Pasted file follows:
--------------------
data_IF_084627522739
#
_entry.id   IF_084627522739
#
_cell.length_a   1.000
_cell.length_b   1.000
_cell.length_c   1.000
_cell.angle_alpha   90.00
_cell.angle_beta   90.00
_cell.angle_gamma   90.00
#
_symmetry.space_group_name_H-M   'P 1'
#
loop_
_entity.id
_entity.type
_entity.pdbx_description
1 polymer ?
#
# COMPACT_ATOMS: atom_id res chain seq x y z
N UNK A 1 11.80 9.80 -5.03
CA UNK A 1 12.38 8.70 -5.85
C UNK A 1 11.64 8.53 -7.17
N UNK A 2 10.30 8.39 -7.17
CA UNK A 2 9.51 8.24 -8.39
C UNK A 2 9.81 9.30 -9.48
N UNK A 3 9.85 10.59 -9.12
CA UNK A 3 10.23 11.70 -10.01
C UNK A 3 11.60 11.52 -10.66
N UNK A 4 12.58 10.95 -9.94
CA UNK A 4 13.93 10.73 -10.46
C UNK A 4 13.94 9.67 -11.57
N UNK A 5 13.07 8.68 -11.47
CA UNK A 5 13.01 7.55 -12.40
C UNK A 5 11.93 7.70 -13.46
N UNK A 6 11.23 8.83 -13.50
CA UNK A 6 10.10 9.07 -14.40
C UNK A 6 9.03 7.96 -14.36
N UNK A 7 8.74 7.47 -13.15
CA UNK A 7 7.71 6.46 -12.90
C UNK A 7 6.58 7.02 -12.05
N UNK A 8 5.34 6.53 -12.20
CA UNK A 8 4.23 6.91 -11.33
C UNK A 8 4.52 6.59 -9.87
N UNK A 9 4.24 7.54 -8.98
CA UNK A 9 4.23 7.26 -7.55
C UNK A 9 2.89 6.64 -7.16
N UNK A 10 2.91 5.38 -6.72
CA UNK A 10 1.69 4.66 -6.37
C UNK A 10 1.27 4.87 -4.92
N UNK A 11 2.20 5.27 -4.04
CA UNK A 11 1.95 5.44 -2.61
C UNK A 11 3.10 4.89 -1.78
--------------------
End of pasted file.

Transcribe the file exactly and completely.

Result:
data_IF_084627522739
#
_entry.id   IF_084627522739
#
_cell.length_a   1.000
_cell.length_b   1.000
_cell.length_c   1.000
_cell.angle_alpha   90.00
_cell.angle_beta   90.00
_cell.angle_gamma   90.00
#
_symmetry.space_group_name_H-M   'P 1'
#
loop_
_entity.id
_entity.type
_entity.pdbx_description
1 polymer ?
#
# COMPACT_ATOMS: atom_id res chain seq x y z
N UNK A 1 11.80 9.80 -5.03
CA UNK A 1 12.38 8.70 -5.85
C UNK A 1 11.64 8.53 -7.17
N UNK A 2 10.30 8.39 -7.17
CA UNK A 2 9.51 8.24 -8.39
C UNK A 2 9.81 9.30 -9.48
N UNK A 3 9.85 10.59 -9.12
CA UNK A 3 10.23 11.70 -10.01
C UNK A 3 11.60 11.52 -10.66
N UNK A 4 12.58 10.95 -9.94
CA UNK A 4 13.93 10.73 -10.46
C UNK A 4 13.94 9.67 -11.57
N UNK A 5 13.07 8.68 -11.47
CA UNK A 5 13.01 7.55 -12.40
C UNK A 5 11.93 7.70 -13.46
N UNK A 6 11.23 8.83 -13.50
CA UNK A 6 10.10 9.07 -14.40
C UNK A 6 9.03 7.96 -14.36
N UNK A 7 8.74 7.47 -13.15
CA UNK A 7 7.71 6.46 -12.90
C UNK A 7 6.58 7.02 -12.05
N UNK A 8 5.34 6.53 -12.20
CA UNK A 8 4.23 6.91 -11.33
C UNK A 8 4.52 6.59 -9.87
N UNK A 9 4.24 7.54 -8.98
CA UNK A 9 4.23 7.26 -7.55
C UNK A 9 2.89 6.64 -7.16
N UNK A 10 2.91 5.38 -6.72
CA UNK A 10 1.69 4.66 -6.37
C UNK A 10 1.27 4.87 -4.92
N UNK A 11 2.20 5.27 -4.04
CA UNK A 11 1.95 5.44 -2.61
C UNK A 11 3.10 4.89 -1.78